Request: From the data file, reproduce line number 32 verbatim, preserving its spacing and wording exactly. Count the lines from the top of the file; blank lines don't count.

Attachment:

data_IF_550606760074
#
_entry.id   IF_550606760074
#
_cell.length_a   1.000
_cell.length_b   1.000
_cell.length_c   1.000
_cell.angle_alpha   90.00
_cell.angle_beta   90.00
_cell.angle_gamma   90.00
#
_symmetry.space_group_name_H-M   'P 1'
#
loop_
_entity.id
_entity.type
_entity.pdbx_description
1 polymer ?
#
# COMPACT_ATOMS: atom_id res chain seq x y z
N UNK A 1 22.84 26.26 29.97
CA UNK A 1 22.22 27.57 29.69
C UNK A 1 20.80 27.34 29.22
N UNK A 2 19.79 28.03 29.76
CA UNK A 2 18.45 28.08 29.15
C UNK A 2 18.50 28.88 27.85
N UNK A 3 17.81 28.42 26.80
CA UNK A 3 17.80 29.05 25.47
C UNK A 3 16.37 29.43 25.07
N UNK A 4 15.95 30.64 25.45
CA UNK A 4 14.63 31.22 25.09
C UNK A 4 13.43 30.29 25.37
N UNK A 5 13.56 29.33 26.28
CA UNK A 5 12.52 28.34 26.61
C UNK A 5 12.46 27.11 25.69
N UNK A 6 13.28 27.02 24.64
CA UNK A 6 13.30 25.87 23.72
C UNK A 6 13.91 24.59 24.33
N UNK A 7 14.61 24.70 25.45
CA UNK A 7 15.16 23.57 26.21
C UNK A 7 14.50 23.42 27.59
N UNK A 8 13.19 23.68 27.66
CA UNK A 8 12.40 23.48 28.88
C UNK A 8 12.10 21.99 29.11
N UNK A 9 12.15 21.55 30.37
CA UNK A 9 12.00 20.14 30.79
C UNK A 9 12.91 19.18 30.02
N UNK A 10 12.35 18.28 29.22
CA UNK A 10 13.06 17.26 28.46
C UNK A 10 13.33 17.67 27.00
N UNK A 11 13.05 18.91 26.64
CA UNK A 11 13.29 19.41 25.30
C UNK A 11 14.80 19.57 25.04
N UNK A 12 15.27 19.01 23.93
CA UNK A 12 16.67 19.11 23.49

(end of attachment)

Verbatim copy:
C UNK A 4 13.43 30.29 25.37